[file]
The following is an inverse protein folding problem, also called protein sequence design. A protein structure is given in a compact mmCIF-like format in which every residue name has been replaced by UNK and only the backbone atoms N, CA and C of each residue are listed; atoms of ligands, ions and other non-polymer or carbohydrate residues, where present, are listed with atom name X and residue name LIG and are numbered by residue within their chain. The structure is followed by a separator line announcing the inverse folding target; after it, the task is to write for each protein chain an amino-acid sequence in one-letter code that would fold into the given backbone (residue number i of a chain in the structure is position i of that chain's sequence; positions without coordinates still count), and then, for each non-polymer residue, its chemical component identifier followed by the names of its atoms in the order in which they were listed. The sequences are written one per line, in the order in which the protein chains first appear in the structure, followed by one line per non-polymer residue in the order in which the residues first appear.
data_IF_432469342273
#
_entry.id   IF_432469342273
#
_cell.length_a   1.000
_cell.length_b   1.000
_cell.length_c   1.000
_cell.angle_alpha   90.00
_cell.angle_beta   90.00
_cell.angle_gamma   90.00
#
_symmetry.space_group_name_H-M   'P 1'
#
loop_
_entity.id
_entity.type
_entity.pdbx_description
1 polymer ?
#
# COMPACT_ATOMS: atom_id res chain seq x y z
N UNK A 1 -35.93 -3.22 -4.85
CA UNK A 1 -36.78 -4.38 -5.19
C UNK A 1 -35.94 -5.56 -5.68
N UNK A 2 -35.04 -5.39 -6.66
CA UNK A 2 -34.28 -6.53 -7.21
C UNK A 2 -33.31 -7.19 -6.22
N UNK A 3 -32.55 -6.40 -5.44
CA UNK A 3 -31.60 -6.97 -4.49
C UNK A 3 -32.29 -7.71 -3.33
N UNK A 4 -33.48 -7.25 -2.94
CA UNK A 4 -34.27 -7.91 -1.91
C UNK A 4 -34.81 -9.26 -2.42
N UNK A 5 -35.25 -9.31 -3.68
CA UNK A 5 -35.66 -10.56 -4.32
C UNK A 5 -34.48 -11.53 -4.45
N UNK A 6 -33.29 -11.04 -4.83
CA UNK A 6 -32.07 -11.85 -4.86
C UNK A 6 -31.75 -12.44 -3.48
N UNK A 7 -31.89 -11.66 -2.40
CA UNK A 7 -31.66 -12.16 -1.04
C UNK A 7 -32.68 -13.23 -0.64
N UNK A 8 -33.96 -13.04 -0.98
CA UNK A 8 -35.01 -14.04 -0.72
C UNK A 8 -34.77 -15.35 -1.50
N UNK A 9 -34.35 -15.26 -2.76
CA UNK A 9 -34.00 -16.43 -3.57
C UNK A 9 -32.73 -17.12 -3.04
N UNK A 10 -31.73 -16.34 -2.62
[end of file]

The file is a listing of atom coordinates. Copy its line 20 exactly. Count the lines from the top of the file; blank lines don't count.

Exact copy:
#